Living ‘Til We Die

“I asked my doctor how long I have to live. She said, ‘Two months.’ Then, she paused, and said’ ‘Two to five, depending.'”

Jay and I had been friends for a long time. We usually meet for lunch once a month at our favorite restaurant, halfway between his home and mine, about a twenty-minute drive. I knew he had health issues, as most of us do when approaching our 70’s and 80’s. But Jay had mentioned, almost in passing at our previous lunch meeting, that he may be moving towards Hospice Care. I couldn’t believe it!

The man sitting across the table from me was fully alive. If you asked me to give you an example of someone who fit that description, “fully live,” Jay would easily come to mind. At 78, Jay had had at least four different careers during a long life that suddenly felt way too short. His current vocation was heading up a non-profit bestowing grants to organizations who confronted difficult population issues, usually in third world countries. For someone on their way to the end of life, Jay seemed as alive as ever.

There are people with whom our paths have crossed, that, looking back, seem more than coincidental. It’s as if someone other than me is writing this novel of life while placing certain characters in the plotline just at the moment I needed them. Jay is one of those.

I first met Jay when my first wife and I were heading towards divorce after 25 years of marriage. We sat down with Jay, a Family Mediator at the time, in a humble brick building on Park Road in Charlotte, while Jay laid out for us a plan to work out the terms of a separation agreement. Jay looked like a “dead head” wearing coat and tie — with his long, dark hair and beard. Affable, intelligent, and clearly a student of good communication and relational skills, my fears about the process settled down under the patient explanation of what my wife and I were about to face head-on. Three sessions, spaced several weeks apart, and we were done.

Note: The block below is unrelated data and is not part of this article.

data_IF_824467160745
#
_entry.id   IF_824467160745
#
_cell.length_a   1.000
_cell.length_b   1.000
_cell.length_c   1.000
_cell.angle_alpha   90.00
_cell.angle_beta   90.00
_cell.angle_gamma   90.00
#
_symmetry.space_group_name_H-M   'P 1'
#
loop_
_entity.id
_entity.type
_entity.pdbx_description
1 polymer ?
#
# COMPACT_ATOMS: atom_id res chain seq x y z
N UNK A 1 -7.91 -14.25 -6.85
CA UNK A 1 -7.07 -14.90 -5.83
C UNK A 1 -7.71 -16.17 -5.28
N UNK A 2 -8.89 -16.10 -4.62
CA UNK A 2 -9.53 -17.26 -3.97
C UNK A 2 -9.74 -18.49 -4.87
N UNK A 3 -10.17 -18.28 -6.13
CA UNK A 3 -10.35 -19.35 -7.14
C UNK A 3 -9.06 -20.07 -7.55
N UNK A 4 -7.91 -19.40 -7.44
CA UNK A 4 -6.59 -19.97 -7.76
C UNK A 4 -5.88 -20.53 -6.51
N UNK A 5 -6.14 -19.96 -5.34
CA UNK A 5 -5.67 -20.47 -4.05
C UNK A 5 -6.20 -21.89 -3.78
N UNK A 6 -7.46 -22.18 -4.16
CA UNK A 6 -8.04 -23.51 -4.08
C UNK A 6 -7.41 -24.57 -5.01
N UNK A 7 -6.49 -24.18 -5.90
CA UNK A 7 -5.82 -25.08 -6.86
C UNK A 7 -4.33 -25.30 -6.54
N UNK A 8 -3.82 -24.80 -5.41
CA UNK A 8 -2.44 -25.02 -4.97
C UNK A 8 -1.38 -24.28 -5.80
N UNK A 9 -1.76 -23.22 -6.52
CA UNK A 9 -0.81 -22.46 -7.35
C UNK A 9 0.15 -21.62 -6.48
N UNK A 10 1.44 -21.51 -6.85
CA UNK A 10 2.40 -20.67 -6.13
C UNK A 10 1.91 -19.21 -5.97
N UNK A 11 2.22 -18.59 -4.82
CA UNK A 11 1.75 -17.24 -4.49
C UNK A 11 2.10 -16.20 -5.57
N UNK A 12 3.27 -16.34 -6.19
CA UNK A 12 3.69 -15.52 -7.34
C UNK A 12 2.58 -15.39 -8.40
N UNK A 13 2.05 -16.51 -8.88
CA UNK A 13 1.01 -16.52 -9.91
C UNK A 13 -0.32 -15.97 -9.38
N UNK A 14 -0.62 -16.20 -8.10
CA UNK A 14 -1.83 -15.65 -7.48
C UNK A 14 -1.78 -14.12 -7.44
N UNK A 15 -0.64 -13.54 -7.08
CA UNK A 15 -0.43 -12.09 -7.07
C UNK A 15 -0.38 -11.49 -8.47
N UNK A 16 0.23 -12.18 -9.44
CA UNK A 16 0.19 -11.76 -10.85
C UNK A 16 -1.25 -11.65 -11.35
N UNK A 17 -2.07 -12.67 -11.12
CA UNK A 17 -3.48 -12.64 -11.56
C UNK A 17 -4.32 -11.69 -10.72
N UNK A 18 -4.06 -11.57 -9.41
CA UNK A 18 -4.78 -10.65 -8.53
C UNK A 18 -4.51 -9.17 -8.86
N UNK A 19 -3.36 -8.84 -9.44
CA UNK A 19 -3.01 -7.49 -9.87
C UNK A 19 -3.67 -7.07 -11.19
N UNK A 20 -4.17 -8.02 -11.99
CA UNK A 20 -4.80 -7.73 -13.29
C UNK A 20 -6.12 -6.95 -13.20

Fast forward at least 10 years, in my 50’s, recovering from a second divorce — the dreaded “rebound” marriage — I felt lonely and in need of male friendship. I needed men who weren’t married so we could talk about things only singles could understand. I had taken a class with Jay on “Faith Beyond Religion,” and was impressed again with his intelligence and his willingness to push the bounds of religious beliefs. So I found his phone number, and dialed.

“Hi Jay. I really enjoyed your class. Would you care to meet sometime?”

“Sure,” came the familiar resonant, deep voice. “I like walking while talking. Care to join me some evening after work on the greenway?”

“Sounds great to me.” I had an instant sense that a meaningful connection had been made.

It’s a mystery to me how these things happen. Carl Jung coined the term, “synchronicity.” We normally just call them “chance.” But I don’t buy it. What I believe now, after 10 years of a friendship that has had it’s highs and it’s lows, is that God was in my loneliness, and also in the friendship that unfolded on long walks and soulful talks over supper. It’s been one of those things that we refer to as, “It was meant to be.”

We live in a world that worships the material, the cause and the effect, explainable reasons and what can be measured or quantified. But for all that I have experienced with Jay over the years and what I have learned and what we have shared, I consider it to be true: “Be not forgetful to entertain strangers: for thereby some have entertained angels unawares.”

Jay is one of my Angels. And I trust that I’ve been something like that for him.

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